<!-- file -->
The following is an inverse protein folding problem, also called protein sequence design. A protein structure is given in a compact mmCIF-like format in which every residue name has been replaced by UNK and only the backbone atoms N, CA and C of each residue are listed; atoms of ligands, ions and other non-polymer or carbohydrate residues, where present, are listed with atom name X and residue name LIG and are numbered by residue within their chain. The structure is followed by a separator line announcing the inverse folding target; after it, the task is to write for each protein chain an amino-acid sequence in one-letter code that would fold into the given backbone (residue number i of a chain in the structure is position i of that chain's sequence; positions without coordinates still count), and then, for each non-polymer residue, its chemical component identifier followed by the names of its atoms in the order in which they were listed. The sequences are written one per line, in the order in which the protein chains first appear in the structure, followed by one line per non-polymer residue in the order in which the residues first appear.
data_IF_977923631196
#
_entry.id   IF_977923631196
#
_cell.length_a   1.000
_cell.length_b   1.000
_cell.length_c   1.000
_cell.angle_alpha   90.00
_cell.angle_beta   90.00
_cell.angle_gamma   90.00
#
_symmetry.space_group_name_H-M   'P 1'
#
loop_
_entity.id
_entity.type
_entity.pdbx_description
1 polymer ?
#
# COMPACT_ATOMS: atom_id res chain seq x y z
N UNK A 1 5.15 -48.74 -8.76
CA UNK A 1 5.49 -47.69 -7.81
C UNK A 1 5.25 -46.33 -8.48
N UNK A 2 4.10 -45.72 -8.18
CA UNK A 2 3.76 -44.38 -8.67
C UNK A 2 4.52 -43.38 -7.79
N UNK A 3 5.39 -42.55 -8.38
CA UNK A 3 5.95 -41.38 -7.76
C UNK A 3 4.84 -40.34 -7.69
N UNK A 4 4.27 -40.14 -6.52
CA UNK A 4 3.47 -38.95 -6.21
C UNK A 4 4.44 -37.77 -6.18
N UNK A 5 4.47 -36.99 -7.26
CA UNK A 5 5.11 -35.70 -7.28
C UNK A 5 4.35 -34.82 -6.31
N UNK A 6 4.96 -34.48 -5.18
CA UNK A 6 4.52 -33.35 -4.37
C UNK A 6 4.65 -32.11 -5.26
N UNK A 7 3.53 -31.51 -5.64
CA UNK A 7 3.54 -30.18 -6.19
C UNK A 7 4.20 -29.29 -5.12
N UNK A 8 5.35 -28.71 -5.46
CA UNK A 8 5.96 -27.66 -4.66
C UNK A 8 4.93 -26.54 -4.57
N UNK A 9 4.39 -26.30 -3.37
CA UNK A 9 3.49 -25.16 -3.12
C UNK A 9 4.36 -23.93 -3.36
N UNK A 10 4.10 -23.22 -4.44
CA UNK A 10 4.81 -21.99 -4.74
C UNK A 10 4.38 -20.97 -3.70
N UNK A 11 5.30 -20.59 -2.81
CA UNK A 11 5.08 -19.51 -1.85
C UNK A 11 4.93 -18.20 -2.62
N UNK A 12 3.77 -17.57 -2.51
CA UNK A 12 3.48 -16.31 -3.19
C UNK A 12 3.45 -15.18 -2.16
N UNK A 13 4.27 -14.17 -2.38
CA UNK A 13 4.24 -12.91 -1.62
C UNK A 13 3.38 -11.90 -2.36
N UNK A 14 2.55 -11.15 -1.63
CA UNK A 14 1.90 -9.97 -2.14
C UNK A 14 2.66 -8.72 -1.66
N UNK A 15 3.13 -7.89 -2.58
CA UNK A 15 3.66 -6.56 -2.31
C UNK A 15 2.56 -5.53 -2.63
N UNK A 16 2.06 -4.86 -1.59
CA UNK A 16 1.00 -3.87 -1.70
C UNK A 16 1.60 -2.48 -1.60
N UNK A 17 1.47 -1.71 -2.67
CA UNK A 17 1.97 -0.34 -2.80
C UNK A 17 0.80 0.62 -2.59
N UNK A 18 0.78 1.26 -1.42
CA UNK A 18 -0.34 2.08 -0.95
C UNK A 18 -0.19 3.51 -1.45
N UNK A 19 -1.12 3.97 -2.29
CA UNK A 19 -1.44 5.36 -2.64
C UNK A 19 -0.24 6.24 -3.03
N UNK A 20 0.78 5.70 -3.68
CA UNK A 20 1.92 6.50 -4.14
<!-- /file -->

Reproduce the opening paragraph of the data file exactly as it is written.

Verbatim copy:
The following is an inverse protein folding problem, also called protein sequence design. A protein structure is given in a compact mmCIF-like format in which every residue name has been replaced by UNK and only the backbone atoms N, CA and C of each residue are listed; atoms of ligands, ions and other non-polymer or carbohydrate residues, where present, are listed with atom name X and residue name LIG and are numbered by residue within their chain. The structure is followed by a separator line announcing the inverse folding target; after it, the task is to write for each protein chain an amino-acid sequence in one-letter code that would fold into the given backbone (residue number i of a chain in the structure is position i of that chain's sequence; positions without coordinates still count), and then, for each non-polymer residue, its chemical component identifier followed by the names of its atoms in the order in which they were listed. The sequences are written one per line, in the order in which the protein chains first appear in the structure, followed by one line per non-polymer residue in the order in which the residues first appear.